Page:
When Harry De La Roche Jr.’s eyesight tested too poorly for the military academies his father insisted he attend, he was enrolled at the Citadel instead. De La Roche immediately became a prime target for hazing and abuse. After 3 months, on November 20, 1976, De La Roche went home for a Thanksgiving furlough. Eight days later, De La Roche shot his parents in their bed, then his 15-year-old brother Ronald, also asleep. The youngest brother, 12-year-old Eric, was awakened by the gunshots. He shouted and lunged for Harry’s pistol. De La Roche shot him twice, left, then returned and – finding Eric struggling to stand – bludgeoned him to death.
Contradictory statements, including a full confession by De La Roche, earned the 18-year-old a murder charge. But the proceedings were postponed the following October when a New Jersey paper published an interview with the defendant stating it was actually his brother, Ronald, who killed the rest of the family, and that Harry then killed Ronald out of rage and/or self-defense.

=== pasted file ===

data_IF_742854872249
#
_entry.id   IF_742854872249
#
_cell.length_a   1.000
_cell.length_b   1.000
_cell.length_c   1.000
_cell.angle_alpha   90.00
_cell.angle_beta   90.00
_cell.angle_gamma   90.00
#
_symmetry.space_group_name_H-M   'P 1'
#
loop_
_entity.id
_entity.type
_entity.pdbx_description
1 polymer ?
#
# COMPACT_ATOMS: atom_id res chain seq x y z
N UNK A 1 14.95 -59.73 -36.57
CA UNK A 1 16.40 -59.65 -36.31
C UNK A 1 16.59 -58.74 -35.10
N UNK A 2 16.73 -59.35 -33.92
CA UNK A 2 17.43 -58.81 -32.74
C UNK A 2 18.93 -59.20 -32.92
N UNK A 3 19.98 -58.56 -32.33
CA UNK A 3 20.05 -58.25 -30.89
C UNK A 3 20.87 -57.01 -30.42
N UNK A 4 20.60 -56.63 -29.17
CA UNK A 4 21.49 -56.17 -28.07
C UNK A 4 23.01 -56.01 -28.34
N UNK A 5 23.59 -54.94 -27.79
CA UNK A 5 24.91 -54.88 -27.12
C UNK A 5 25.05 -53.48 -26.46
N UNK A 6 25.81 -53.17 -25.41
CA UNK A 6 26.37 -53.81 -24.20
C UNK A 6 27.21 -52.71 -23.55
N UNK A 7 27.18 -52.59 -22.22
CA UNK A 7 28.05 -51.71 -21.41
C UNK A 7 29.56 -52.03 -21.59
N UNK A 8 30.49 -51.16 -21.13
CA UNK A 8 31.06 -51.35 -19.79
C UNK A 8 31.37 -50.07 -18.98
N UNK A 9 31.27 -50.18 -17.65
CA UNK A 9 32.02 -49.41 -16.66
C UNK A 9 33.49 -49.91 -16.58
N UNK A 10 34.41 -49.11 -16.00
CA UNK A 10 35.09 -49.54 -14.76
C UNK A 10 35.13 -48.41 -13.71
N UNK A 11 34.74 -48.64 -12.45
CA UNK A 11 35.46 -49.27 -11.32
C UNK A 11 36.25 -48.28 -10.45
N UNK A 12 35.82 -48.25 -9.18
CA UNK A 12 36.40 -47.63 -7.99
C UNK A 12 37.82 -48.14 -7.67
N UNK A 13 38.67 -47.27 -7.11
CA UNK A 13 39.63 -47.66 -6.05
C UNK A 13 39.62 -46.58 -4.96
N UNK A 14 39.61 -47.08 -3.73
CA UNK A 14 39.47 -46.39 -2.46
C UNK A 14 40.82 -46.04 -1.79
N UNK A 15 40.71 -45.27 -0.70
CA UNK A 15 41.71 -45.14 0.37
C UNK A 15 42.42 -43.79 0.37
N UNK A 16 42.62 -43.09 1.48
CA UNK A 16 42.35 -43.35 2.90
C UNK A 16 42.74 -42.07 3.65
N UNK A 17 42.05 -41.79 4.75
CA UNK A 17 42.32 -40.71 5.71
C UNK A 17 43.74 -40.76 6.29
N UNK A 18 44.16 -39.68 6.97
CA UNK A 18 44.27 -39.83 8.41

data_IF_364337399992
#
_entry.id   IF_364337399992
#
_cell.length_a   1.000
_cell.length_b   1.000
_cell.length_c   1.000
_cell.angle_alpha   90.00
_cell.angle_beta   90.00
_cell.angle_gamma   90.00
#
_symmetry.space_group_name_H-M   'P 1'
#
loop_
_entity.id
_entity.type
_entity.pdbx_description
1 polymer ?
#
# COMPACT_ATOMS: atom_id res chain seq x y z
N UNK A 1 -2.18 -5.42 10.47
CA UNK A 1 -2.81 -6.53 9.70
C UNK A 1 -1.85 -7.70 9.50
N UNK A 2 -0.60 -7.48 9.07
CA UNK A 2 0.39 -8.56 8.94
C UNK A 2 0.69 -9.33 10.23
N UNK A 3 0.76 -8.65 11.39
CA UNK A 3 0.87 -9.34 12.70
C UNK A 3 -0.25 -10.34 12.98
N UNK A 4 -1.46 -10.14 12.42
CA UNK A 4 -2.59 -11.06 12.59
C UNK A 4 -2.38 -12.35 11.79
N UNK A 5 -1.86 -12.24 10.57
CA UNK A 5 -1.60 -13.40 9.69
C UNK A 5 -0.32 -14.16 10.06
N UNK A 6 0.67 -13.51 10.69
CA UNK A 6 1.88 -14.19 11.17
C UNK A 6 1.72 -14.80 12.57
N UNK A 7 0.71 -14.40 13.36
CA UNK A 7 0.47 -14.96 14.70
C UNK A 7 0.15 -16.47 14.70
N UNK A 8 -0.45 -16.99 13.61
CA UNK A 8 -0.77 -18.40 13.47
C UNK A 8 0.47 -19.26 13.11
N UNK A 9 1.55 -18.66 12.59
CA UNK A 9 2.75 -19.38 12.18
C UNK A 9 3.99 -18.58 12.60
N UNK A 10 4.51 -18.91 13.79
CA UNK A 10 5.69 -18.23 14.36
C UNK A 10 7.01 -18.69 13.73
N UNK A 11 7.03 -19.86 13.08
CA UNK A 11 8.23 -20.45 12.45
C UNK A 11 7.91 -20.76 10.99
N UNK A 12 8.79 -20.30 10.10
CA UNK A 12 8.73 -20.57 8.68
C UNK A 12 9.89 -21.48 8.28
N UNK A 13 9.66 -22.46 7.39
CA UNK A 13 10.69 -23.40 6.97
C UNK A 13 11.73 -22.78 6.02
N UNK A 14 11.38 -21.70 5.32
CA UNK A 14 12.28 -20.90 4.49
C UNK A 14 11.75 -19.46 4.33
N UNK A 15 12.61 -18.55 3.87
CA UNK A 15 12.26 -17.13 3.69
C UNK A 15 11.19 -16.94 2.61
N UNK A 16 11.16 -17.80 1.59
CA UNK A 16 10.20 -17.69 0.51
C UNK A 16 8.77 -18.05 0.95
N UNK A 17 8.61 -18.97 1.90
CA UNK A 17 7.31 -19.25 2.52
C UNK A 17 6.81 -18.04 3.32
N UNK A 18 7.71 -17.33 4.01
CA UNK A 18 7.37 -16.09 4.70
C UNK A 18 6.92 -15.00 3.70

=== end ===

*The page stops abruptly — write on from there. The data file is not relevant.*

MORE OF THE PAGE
The trial moved forward in January 1978 with a sequestered jury, who heard De La Roche’s confession only after the question of admissibility was resolved. Following a convoluted and charmless performance as a witness in his own defense, De La Roche changed his plea to guilty by reason of insanity on January 25, shocking the prosecution and the judge. He was found guilty the next day of murder in the first degree and received 4 concurrent life sentences.